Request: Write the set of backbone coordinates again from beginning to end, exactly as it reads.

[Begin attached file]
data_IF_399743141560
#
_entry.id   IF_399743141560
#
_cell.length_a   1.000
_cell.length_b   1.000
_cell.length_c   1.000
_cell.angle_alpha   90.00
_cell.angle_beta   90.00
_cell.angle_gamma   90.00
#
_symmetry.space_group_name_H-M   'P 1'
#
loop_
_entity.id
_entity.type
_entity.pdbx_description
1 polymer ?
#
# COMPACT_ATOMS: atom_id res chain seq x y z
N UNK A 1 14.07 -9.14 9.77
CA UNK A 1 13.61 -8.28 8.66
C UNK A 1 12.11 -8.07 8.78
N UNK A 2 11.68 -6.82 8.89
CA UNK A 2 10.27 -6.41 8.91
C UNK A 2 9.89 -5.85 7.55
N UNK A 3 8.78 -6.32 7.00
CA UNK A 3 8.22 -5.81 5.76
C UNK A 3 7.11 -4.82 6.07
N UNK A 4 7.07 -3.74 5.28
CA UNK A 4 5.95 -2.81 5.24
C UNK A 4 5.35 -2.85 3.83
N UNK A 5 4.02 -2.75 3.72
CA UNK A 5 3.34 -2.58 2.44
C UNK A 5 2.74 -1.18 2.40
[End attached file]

data_IF_399743141560
#
_entry.id   IF_399743141560
#
_cell.length_a   1.000
_cell.length_b   1.000
_cell.length_c   1.000
_cell.angle_alpha   90.00
_cell.angle_beta   90.00
_cell.angle_gamma   90.00
#
_symmetry.space_group_name_H-M   'P 1'
#
loop_
_entity.id
_entity.type
_entity.pdbx_description
1 polymer ?
#
# COMPACT_ATOMS: atom_id res chain seq x y z
N UNK A 1 14.07 -9.14 9.77
CA UNK A 1 13.61 -8.28 8.66
C UNK A 1 12.11 -8.07 8.78
N UNK A 2 11.68 -6.82 8.89
CA UNK A 2 10.27 -6.41 8.91
C UNK A 2 9.89 -5.85 7.55
N UNK A 3 8.78 -6.32 7.00
CA UNK A 3 8.22 -5.81 5.76
C UNK A 3 7.11 -4.82 6.07
N UNK A 4 7.07 -3.74 5.28
CA UNK A 4 5.95 -2.81 5.24
C UNK A 4 5.35 -2.85 3.83
N UNK A 5 4.02 -2.75 3.72
CA UNK A 5 3.34 -2.58 2.44
C UNK A 5 2.74 -1.18 2.40